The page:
Example 4: Five of five Board members have a conference call to consider matters related to the budget. Will this be considered a meeting that calls for posted, agendized notice and include members?

Yes, this squarely falls within the second definition of a meeting – directors by conference call discussing and deliberating an item of business within their authority. A specific conference call protocol (see statutory language above) is required, with the goal being to ensure transparency and meaningful member oversight of board decision-making.

Teleconferences must be conducted at a meeting site where interested members can attend in person. The notice of meeting must state the place where at least one board member will be located with a speaker phone. The equipment used must enable all directors to hear each other and to hear members speaking to the board during open forum, and vice versa.

Emergency Meetings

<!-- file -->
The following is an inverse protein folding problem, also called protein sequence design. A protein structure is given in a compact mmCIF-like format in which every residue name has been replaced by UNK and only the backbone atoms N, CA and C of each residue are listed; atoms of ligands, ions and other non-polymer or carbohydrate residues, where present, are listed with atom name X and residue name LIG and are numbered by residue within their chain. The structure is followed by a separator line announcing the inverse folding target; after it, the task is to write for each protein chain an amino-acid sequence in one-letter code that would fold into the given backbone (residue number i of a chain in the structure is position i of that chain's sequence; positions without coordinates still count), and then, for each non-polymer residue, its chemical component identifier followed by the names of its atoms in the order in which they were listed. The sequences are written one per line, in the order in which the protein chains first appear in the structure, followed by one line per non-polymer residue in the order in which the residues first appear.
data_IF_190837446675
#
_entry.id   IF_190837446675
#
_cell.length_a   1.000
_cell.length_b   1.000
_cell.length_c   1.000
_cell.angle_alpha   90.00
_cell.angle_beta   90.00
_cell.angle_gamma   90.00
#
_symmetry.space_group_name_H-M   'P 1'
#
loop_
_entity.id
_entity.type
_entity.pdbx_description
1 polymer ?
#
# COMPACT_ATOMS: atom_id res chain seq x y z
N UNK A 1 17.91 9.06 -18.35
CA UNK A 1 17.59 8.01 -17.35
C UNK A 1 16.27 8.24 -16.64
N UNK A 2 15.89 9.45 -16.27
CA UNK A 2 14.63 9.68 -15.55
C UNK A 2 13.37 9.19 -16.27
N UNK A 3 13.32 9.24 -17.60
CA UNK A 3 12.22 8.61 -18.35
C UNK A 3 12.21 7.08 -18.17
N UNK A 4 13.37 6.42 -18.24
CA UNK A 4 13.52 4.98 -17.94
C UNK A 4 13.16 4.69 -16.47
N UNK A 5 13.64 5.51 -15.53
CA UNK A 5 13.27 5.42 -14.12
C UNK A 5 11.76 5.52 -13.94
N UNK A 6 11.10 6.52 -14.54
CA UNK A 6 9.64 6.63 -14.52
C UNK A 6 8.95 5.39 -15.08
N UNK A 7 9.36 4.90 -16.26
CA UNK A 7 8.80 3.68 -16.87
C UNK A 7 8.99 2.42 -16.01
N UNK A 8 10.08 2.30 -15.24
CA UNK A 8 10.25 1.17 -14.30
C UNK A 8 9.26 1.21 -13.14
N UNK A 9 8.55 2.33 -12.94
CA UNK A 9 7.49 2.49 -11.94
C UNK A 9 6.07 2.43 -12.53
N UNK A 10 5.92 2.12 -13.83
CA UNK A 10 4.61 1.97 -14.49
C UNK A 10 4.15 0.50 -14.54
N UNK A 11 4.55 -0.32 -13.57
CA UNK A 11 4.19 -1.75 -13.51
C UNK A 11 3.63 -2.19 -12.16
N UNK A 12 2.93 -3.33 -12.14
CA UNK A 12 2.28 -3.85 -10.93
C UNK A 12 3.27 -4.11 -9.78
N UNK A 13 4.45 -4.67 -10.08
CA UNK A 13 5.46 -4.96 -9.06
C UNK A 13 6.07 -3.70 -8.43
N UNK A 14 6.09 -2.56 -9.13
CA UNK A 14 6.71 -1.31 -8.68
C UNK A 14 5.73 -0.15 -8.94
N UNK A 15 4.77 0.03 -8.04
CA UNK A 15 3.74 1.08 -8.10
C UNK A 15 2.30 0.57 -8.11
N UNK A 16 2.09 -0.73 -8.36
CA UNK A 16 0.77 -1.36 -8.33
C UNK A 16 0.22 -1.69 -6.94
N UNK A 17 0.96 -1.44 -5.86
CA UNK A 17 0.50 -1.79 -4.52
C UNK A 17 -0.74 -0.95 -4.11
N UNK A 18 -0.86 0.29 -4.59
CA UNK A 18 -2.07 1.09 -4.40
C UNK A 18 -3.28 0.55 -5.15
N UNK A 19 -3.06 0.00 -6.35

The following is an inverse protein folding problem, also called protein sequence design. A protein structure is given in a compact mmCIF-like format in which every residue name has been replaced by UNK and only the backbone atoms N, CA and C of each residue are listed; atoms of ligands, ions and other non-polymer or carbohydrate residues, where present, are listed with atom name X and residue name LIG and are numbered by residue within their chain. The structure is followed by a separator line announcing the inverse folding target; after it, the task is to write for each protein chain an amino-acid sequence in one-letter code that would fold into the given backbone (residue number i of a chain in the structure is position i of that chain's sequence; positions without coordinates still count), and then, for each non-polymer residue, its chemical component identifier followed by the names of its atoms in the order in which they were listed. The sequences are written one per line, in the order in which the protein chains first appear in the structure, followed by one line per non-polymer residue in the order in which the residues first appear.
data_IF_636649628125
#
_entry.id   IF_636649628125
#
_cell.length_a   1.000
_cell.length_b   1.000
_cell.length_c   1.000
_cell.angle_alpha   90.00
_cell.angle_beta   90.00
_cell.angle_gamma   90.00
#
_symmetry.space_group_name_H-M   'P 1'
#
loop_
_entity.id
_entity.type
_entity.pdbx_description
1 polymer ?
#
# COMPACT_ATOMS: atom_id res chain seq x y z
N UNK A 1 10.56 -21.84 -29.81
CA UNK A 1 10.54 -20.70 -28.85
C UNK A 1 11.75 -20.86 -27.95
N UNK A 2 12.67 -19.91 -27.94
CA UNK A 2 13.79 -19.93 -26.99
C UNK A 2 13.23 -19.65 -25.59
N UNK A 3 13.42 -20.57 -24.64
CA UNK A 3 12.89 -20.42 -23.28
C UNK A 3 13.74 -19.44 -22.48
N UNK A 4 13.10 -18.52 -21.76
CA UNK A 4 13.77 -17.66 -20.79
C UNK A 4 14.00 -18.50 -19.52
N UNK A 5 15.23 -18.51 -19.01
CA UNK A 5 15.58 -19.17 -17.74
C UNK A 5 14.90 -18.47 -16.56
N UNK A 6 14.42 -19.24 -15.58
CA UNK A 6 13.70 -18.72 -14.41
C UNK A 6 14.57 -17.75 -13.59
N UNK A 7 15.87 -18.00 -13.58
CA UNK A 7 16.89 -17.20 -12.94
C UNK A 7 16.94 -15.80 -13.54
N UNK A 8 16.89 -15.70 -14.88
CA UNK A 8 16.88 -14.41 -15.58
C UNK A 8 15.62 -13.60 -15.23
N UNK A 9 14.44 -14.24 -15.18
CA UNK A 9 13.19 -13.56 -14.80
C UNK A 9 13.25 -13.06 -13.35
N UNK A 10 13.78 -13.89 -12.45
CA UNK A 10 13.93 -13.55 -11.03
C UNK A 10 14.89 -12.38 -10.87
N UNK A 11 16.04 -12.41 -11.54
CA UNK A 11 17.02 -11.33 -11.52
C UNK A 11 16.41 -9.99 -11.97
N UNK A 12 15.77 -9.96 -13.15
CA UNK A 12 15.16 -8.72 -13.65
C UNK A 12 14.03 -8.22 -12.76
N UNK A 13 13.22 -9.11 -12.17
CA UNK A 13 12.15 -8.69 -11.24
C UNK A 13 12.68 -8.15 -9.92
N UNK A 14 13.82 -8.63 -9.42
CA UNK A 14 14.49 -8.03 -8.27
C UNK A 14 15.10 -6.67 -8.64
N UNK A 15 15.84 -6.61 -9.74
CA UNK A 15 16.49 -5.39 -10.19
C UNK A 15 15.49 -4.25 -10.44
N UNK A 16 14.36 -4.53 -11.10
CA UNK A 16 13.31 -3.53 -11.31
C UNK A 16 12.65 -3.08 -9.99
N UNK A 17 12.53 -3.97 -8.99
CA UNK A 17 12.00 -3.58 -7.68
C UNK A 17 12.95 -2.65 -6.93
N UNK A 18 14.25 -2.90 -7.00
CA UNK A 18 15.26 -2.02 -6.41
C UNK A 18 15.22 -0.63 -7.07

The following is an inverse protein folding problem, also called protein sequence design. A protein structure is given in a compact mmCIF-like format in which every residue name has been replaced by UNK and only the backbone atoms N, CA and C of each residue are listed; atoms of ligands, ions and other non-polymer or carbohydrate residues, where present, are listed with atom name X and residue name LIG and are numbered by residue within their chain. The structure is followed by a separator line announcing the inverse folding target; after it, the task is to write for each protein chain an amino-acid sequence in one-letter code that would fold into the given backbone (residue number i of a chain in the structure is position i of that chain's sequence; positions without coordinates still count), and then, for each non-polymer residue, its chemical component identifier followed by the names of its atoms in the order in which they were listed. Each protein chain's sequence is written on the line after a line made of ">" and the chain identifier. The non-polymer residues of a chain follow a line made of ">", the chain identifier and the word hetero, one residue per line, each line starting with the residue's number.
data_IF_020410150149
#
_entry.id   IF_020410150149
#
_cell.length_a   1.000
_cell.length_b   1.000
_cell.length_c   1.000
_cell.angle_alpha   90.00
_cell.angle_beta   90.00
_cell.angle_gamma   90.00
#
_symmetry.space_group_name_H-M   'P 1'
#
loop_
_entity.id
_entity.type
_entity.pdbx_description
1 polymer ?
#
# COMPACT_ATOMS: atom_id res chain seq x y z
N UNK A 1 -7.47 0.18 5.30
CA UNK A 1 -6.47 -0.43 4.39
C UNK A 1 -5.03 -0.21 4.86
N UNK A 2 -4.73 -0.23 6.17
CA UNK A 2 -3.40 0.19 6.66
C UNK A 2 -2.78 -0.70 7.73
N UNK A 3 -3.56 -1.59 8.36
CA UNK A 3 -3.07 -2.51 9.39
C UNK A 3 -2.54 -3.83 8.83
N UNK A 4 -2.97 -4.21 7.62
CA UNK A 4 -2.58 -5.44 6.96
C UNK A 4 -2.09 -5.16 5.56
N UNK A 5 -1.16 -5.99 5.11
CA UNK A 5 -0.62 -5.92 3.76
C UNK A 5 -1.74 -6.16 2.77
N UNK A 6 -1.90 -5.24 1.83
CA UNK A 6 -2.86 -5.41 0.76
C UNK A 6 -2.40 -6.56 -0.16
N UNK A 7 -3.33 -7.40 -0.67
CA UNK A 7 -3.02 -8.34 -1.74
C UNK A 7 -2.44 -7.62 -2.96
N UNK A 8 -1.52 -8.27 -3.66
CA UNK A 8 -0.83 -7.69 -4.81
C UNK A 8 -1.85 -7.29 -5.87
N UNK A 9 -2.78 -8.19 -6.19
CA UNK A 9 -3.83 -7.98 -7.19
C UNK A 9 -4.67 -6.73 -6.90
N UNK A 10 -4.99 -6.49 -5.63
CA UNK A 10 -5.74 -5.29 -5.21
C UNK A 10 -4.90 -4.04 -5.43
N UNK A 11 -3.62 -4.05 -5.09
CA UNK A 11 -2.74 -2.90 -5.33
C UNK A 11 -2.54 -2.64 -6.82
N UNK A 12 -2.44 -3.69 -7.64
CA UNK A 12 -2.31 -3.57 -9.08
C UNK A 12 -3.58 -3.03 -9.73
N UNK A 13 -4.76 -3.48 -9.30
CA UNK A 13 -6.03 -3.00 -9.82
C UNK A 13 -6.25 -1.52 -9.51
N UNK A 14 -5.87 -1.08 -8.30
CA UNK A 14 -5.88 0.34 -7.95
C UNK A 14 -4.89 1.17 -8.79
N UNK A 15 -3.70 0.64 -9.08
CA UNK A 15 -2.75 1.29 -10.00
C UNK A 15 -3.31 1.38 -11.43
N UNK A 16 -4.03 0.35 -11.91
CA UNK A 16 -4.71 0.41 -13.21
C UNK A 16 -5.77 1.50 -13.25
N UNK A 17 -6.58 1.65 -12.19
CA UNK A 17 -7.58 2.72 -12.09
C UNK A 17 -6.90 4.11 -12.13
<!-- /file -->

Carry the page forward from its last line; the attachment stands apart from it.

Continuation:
An emergency meeting is one in which: (1) “circumstances that could not have been reasonably foreseen,” (2) “require immediate attention and possible action by the board,” and (3) notice is “impracticable.” See Civil Code §4923. The definition of an emergency meeting is unchanged by SB 563.

Broad authority to conduct emergency meetings absent notice and an agenda enables boards to respond nimbly to emergencies as defined above. However, care must be taken not to abuse this power. Emergency meetings can only be held when notice is truly “impracticable” and not for reasons of convenience.

The procedure by which special or emergency meetings are arranged is often found in an association's bylaws. Section 4923 of the CID Open Meeting Act addresses the issue as well. Pursuant to that subdivision, an emergency meeting of the board may be called by the President or by any two members of the board other than the President. Emergency meetings may be conducted in three ways: (1) in person, (2) via conference call, or (3) via email if the board's decision is unanimous and properly documented.

Email Decision-Making Prohibited Except In Emergencies

Indeed, emergency meetings are now the only scenarios in which board decision-making by email is authorized, including email exchanges that lead to a collective concurrence among a board majority prior to a meeting. As a result, most board discussion of association business by email is now prohibited.

Section 4910(b)(1) of the CID Open Meeting Act now states: